Looking for Boney Mountain

The Backbone Trail west of Exchange Peak, in the Boney Mountain Wilderness

If you look at the traditional USGS 7.5 minute Triunfo Pass and Newbury Park topographic maps, BONEY MOUNTAIN refers to the large, mountainous plateau that extends roughly from Peak 2417 on the west; to Peak 2793 on the north; and to Sandstone Peak on the east. However, when people say they are climbing “Boney Mountain,” they are usually referring to a high point north of Tri Peaks, on the northwest corner of the plateau, above Newbury Park. This illustration shows these features.

This high point has an elevation of about 2935′ and is typically reached by ascending the Upper Cabin Trail or Western Ridge route. When climbing to this point, most start at one of the Satwiwa trailheads, such as at Wendy Drive and Potrero Road. The high point is NOT the same as “Boney Peak,” which on recent maps is ascribed to a peak adjacent to Inspiration Point, and has an elevation of about 2825′.

Today’s running adventure ascended the Western Ridge route to point 2935 and then worked over to the Backbone Trail, by way of Tri Peaks. Part of today’s adventure was to investigate a peak near the top of the Chamberlain Trail that is labeled peak 2880 on traditional topo maps, but is labeled “Boney Mountain” on many online, GIS-based maps.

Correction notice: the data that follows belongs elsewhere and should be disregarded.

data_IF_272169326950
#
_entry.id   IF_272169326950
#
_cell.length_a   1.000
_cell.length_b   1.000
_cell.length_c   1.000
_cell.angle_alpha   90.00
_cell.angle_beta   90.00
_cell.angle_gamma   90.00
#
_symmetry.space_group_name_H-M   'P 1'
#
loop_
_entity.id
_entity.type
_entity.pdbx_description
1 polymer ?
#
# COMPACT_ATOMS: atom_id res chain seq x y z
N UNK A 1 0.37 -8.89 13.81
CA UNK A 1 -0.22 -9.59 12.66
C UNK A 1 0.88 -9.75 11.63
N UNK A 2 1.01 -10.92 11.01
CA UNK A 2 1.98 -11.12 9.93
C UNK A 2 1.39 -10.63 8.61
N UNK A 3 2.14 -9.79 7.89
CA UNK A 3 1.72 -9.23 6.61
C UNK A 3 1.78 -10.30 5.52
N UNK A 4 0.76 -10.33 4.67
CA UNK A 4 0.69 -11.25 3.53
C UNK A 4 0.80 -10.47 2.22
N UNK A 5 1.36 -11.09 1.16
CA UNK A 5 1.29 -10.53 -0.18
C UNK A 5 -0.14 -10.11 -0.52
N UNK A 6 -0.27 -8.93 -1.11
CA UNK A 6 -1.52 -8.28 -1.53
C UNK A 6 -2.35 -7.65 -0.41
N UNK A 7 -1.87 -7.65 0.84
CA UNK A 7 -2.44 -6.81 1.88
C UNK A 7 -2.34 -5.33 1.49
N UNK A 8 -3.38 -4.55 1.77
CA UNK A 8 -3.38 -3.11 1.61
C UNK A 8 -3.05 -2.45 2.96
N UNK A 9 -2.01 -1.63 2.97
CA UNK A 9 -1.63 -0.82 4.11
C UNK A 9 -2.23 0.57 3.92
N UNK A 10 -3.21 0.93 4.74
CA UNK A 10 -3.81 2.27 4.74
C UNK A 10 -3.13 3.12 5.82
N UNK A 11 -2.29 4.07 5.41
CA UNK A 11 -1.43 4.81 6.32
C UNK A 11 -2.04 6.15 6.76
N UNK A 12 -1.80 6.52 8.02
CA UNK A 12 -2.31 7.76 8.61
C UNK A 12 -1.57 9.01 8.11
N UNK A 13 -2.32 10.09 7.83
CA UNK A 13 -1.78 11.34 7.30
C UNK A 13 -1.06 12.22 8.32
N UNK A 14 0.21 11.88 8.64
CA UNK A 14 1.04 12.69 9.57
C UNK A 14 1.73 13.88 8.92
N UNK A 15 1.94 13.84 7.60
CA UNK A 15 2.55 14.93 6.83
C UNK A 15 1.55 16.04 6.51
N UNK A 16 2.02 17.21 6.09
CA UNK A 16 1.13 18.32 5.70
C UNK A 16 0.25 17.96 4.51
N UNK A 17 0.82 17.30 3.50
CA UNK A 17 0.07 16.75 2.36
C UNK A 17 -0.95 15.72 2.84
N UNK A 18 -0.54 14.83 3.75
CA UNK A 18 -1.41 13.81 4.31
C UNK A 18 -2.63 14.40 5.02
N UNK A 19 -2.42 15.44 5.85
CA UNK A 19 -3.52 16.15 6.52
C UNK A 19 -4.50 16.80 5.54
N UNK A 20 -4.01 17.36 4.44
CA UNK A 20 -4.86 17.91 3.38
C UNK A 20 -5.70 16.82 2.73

The traditional, hand-crafted USGS 7.5 minute topographic maps were produced from about 1945 to 1992, with map revisions continuing until 2006. These maps are now part of the USGS Historical Topographic Map Collection (HTMC) and still widely used. The intended replacements are the GIS-based “US Topo” maps, first released in 2012.

The USGS “US Topo” maps are digitally produced from GIS data. As a result, some features traditionally included in USGS topographic maps — such as trails, landmarks, buildings and recreational features — may not be included. It also appears there have been some issues with geocoding placenames.

The conditions for today’s run were fantastic. Wind-driven clouds condensed along Boney Mountain’s western escarpment, spilling and tumbling over its edge in dramatic fashion.

Clouds spilling over the lip of Boney Mountain's western escarpment.
Clouds spilling over the lip of Boney Mountain’s western escarpment.

As for the other Boney Mountain — Peak 2880 — it was brushy and the rock wasn’t the best, but climbing it did provide some fresh views of the Boney Mountain area. My guess is that the “BONEY MOUNTAIN” label, which described an area on the traditional maps, was treated like a point feature when geocoded. The nearest point happened to be Peak 2880, which speciously became “Boney Mountain.”

In the 2018 edition of the Triunfo Pass US Topo, the Boney Mountain label was moved to Tri Peaks, and the label for Tri Peaks was moved to another, unnamed, peak. In the current online version of the map, the Boney Mountain label and Tri Peaks label are at Tri Peaks. Over time the maps should improve, but until then, I’ll continue to use the traditional 7.5 minute USGS maps, or commercially produced maps that have been field verified.

And what about point 2935 – the high point on the crest that so many people climb? It really deserves a name. Given it overlooks the Danielson Monument and cabin site, maybe something like “Danielson Peak” would be fitting.

Here are a few photos taken on my hike and run.

Some related posts: After the Woolsey Fire: Boney Mountain and Pt. Mugu State Park, An End of Year Boney Mountain Adventure